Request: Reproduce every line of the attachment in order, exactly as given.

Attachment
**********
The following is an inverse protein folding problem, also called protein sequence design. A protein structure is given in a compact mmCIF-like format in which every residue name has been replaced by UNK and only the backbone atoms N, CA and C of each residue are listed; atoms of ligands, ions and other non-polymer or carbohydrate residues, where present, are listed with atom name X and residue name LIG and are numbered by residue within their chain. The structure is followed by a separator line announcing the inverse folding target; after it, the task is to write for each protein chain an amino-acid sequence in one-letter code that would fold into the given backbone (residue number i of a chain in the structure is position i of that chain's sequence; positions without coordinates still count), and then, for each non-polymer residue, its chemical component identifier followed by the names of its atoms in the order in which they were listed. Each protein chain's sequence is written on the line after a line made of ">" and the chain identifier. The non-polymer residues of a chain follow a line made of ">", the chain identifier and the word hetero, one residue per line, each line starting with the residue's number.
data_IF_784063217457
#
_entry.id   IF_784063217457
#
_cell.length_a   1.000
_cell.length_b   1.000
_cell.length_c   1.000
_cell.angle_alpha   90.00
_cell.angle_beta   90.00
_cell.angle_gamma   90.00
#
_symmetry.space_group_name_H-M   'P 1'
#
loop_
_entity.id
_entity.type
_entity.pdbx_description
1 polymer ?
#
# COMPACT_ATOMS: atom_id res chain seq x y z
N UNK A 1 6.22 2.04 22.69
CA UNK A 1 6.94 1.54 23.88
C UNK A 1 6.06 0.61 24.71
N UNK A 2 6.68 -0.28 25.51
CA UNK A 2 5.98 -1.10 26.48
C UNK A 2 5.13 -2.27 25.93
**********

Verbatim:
The following is an inverse protein folding problem, also called protein sequence design. A protein structure is given in a compact mmCIF-like format in which every residue name has been replaced by UNK and only the backbone atoms N, CA and C of each residue are listed; atoms of ligands, ions and other non-polymer or carbohydrate residues, where present, are listed with atom name X and residue name LIG and are numbered by residue within their chain. The structure is followed by a separator line announcing the inverse folding target; after it, the task is to write for each protein chain an amino-acid sequence in one-letter code that would fold into the given backbone (residue number i of a chain in the structure is position i of that chain's sequence; positions without coordinates still count), and then, for each non-polymer residue, its chemical component identifier followed by the names of its atoms in the order in which they were listed. Each protein chain's sequence is written on the line after a line made of ">" and the chain identifier. The non-polymer residues of a chain follow a line made of ">", the chain identifier and the word hetero, one residue per line, each line starting with the residue's number.
data_IF_784063217457
#
_entry.id   IF_784063217457
#
_cell.length_a   1.000
_cell.length_b   1.000
_cell.length_c   1.000
_cell.angle_alpha   90.00
_cell.angle_beta   90.00
_cell.angle_gamma   90.00
#
_symmetry.space_group_name_H-M   'P 1'
#
loop_
_entity.id
_entity.type
_entity.pdbx_description
1 polymer ?
#
# COMPACT_ATOMS: atom_id res chain seq x y z
N UNK A 1 6.22 2.04 22.69
CA UNK A 1 6.94 1.54 23.88
C UNK A 1 6.06 0.61 24.71
N UNK A 2 6.68 -0.28 25.51
CA UNK A 2 5.98 -1.10 26.48
C UNK A 2 5.13 -2.27 25.93